Politics & Other Mistakes: Polling geeks

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Interested in some oceanfront property in Millinocket?

Maybe a swanky condo in Misery Gore?

Or a poll that shows Democratic challenger Sara Gideon beating Republican U.S. Sen. Susan Collins by 9 percentage points?

My advice is to go with the condo. Nice view of the pit where they mine the misery.

But this being a political column (sorta), I suppose we should focus on that poll. (If you’re really interested in property in Misery Gore, go to my other column, Real Estate Scams & Other Mistakes.)

There are many good reasons to be suspicious of this poll, not the least of which is that Ethan Strimling has something to do with it.

Strimling, the former Portland mayor and state senator, now heads something called “Swing Hard. Run Fast. Turn Left,” a name he seems to have appropriated from a sportswear company. The purpose of this group (the word “group” is problematic, since it’s only member seems to be Strimling) is unclear, as it has no website and hasn’t registered as a political action committee. It does, however, share an email address and mailing lists with several political organizations run by Steven Biel, a close ally of Strimling’s.

What is known is that SHRFTL commissioned that Senate poll. Strimling, in his weekly Bangor Daily News column, described it as “a joint left/right partnership.” The right part of that partnership is something called Victory Geek, which, according to Strimling is “a nonpartisan data and telecom provider with mostly conservative clients.”

Nate Silver’s FiveThirtyEight blog, which rates virtually every polling firm in the country, doesn’t list Victory Geek. Three Maine political insiders I spoke with had never heard of it. The only online references I could find link it to Liberty Outdoor Media (not to be confused with the conglomerate that owns the Atlanta Braves baseball team, satellite broadcaster Sirius XM, and numerous other enterprises). Liberty Outdoor is an Illinois billboard company that also offers self-storage and, oddly enough, political polling. Its total output seems to be three small surveys for local candidates in its home state. Until now.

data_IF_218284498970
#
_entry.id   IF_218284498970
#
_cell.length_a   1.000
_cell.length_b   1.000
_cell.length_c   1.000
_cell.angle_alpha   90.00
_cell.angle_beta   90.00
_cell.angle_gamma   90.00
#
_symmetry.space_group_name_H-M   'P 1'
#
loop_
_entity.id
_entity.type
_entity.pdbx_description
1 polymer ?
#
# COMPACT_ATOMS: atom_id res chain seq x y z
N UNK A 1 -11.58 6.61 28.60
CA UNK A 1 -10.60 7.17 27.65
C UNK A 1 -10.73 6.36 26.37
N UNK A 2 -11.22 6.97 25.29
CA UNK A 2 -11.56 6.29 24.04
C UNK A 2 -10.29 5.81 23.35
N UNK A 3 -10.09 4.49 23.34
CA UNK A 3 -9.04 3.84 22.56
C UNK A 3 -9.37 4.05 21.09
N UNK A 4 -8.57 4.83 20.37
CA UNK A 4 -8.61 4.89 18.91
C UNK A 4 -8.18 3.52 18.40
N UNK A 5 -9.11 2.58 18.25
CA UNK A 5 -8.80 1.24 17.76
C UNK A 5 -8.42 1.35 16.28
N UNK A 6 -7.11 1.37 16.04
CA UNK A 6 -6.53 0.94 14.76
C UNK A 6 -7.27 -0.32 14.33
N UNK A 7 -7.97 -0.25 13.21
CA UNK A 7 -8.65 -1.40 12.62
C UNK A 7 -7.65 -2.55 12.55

Even without all that weirdness, the poll itself is still, well, weird. It shows Collins losing to Gideon 51 percent to 42 percent with just 7 percent undecided. The margin of error is 4.32 percent.

For an incumbent senator, those are disastrous figures, but it gets worse. Victory Geek claims Collins is trailing Gideon in the conservative 2nd Congressional District by 12 points. Collins had previously owned that territory, swamping all comers on her home turf. Gideon’s margin in northern Maine is all the odder, given that she leads Collins by just 7 points in the liberal 1st Congressional District.

Something is wrong here.

First, the poll severely underrepresents independent voters, who comprise the largest bloc in the state at 37 percent. But independents account for only 26 percent of poll respondents. Collins has always done extremely well among voters who don’t belong to a political party. It also oversamples Democrats by a lot and Republicans by a little.

Victory Geek didn’t release detailed information on geographical samplings, but I’m guessing from what’s available that the pollsters may have surveyed considerably more residents of the 1st District than the 2nd. That could have added a bit of a liberal cushion to the final figures.

That impression is reinforced by Victory Geek’s claim that Collins would also lose to Democratic also-ran Betsy Sweet by a single point (well within the poll’s margin of error), even though Sweet’s underfinanced campaign has garnered just 17 percent support in the Democratic primary portion of the poll. Sweet’s strength is mostly concentrated in southern Maine.

The Collins campaign released this statement on the Victory Geek poll: “The release of this poll was a coordinated hit job. The polling firm is unknown, and the party that commissioned it has a history of underhanded tactics. Legitimate news organizations should check the credentials of the polling company and the commissioning organization before publishing such an obvious piece of political propaganda.”

Strimling might consider renaming his latest enterprise “Swing Wildly. Run Randomly. Turn Any Way You Think Might Generate Publicity.”

If that doesn’t work, maybe he could try condo sales in Misery Gore.

Geeks, freaks, and normal people can email me at [email protected].

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